The Family and Medical Leave Act (“FMLA”) protects your right to take family or medical leave without fear or reprisal. This means things such as losing your job, health insurance benefits, or suffering some other form of retaliation.
The FMLA guarantees that an employee, male or female, who has been working at least a year with a company that has 50 or more employees the right to job-protected, 12-week, unpaid leave to recover from a serious medical condition,to care for a newborn or newly adopted child, or to care for a seriously ill child, parent or spouse.
Furthermore, the FMLA guarantees that when you return to work you’ll will be given the same job you left or another job equivalent in pay, benefits, and other terms and conditions. During the leave, your employer is required to maintain your health insurance benefits just as if it would have had you not taken federally-protected leave.
The purpose of the FMLA is to allow employees to balance their work and family life by taking reasonable unpaid leave for certain family and medical reasons.
The Family Medical Leave Act (“FMLA”) is a set of federal rules that limit an employer’s actions when an employee gives birth to a child or must care for a sick or injured family member. It provides unpaid time off while protecting the employee’s position at work, as well as allowing employees to stay on their group healthcare plan, and more. If your employer has fired you, demoted you, decrease your pay, or taken any other negative action because of time you took off that was protected under the FMLA, you need to contact a lawyer at once to discuss your legal options.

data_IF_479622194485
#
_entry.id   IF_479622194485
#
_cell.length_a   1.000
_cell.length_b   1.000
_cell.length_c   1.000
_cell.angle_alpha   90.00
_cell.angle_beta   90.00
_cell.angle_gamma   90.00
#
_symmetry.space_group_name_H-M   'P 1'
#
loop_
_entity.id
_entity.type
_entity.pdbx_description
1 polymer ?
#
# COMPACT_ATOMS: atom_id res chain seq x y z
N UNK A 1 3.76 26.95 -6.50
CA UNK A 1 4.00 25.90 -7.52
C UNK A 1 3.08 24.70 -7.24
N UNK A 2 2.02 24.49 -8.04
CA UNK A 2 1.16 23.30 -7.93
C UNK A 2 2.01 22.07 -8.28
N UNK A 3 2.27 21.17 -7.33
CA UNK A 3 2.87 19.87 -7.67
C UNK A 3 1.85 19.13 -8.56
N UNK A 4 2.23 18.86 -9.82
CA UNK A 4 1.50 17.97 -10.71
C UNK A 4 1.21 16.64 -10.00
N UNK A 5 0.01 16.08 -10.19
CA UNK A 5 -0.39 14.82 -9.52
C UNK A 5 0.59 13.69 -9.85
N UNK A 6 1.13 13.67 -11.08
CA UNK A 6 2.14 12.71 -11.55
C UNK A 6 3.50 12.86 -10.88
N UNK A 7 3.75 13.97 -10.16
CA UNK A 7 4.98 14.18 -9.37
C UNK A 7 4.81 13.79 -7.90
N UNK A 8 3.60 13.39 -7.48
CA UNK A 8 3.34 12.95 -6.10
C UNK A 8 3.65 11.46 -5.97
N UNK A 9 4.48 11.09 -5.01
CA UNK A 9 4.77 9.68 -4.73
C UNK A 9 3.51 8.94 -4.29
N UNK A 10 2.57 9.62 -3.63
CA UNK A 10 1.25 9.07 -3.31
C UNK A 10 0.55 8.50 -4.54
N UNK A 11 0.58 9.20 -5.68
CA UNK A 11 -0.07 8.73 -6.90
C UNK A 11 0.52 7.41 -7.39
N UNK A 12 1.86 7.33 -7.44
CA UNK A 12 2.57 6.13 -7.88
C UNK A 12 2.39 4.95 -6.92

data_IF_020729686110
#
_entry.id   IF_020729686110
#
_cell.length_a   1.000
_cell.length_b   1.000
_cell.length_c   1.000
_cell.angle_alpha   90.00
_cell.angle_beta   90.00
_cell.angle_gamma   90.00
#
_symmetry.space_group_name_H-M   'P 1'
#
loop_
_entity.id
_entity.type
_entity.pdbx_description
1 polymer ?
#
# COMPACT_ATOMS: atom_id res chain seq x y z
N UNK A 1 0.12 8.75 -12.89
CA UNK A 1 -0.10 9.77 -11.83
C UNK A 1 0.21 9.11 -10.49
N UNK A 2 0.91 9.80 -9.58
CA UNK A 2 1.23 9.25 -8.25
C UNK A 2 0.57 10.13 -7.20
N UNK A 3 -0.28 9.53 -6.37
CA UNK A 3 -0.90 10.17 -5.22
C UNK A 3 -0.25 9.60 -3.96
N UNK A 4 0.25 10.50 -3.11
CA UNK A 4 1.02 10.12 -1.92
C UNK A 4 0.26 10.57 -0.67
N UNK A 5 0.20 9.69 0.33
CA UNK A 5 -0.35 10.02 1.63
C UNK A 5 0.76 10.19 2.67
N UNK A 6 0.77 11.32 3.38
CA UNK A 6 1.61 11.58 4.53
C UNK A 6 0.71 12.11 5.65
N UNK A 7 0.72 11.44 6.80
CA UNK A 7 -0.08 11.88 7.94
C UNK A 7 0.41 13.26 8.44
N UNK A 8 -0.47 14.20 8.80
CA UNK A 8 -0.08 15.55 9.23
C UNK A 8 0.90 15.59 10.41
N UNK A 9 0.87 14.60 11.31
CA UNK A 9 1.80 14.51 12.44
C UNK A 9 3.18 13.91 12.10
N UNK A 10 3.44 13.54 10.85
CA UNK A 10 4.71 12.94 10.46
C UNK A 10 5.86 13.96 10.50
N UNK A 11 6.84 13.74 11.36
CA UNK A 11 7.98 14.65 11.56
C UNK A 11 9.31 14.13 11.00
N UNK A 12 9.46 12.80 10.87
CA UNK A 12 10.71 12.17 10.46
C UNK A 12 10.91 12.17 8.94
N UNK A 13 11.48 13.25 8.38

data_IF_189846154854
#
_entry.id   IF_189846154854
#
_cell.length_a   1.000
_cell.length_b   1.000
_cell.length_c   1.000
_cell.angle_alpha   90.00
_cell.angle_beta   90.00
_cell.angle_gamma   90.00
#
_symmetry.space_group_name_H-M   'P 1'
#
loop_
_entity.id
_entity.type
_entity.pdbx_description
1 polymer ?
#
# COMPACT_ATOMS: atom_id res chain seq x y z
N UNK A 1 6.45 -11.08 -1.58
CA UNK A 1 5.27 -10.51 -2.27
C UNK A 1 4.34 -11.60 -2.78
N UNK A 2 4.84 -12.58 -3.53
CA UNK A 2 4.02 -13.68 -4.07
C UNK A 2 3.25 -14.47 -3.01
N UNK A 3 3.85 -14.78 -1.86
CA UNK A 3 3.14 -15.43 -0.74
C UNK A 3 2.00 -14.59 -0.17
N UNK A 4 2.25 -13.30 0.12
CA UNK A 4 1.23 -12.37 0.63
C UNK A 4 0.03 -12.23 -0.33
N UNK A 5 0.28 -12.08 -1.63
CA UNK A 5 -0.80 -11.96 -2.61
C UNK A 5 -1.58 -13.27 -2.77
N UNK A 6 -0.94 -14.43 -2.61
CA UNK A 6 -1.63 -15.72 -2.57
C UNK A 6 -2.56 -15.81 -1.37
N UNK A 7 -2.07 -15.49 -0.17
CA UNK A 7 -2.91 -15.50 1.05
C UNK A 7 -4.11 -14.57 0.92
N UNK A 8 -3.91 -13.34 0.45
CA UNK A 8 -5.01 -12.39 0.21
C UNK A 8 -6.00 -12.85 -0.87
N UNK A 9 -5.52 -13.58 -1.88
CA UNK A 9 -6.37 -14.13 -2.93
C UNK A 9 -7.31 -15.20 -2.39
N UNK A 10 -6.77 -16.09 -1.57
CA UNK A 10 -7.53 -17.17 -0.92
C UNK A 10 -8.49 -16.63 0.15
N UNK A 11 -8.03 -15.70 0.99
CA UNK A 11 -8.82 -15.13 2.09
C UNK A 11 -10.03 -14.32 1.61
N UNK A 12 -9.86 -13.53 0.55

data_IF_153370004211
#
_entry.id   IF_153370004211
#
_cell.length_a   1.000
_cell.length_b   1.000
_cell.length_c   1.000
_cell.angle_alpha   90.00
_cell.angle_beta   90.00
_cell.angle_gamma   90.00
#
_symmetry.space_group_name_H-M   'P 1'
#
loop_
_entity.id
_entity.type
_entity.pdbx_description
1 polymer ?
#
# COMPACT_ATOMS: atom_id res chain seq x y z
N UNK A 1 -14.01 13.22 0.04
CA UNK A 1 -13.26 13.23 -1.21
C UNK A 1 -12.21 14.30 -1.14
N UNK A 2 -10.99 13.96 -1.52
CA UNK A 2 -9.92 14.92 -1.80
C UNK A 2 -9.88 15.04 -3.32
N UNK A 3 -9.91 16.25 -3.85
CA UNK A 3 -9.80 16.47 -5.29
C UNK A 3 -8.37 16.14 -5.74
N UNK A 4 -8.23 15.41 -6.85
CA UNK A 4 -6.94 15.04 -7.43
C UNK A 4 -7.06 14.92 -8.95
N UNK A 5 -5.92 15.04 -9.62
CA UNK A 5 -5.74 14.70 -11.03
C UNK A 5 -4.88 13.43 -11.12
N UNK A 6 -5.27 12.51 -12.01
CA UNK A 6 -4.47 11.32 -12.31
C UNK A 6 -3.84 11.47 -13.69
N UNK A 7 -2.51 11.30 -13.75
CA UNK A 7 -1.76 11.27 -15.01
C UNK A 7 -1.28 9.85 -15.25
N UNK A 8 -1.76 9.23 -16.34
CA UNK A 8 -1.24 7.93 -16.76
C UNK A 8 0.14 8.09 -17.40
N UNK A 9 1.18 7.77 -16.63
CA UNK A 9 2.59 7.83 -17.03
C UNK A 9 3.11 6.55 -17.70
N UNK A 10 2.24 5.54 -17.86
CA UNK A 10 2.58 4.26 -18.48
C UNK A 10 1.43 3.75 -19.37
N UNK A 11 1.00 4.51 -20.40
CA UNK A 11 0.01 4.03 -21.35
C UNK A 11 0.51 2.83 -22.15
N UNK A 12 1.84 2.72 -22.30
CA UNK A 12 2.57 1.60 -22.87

Under the FMLA, employees can take unpaid leave from work in the following circumstances when their employer has 50 or more employees:
Your employer cannot retaliate in any way when you return from your leave of absence. If they do, they can be held accountable by an employment attorney for the damages that they have caused.
The length of unpaid time that an employee can take away from work and not risk losing his or her job or existing group health care coverage depends on the reason the employee had to take the leave of absence. When taking care of a covered servicemember with a serious injury or illness, you have 26 workweeks within a 12-month period. For all other conditions and circumstances, you have 12 work weeks.
Employment lawyer Patrick K. Elliott assist employees who have been retaliated against by their employer when they were protected under the clauses of the Family Medical Leave Act. Retaliation includes firing, demotion, wage decrease, forced use of paid or unpaid time off, moving to another department, harassment, discrimination, and more. Do not hesitate to call today to setup a free initial consultation with a Florida employment law attorney.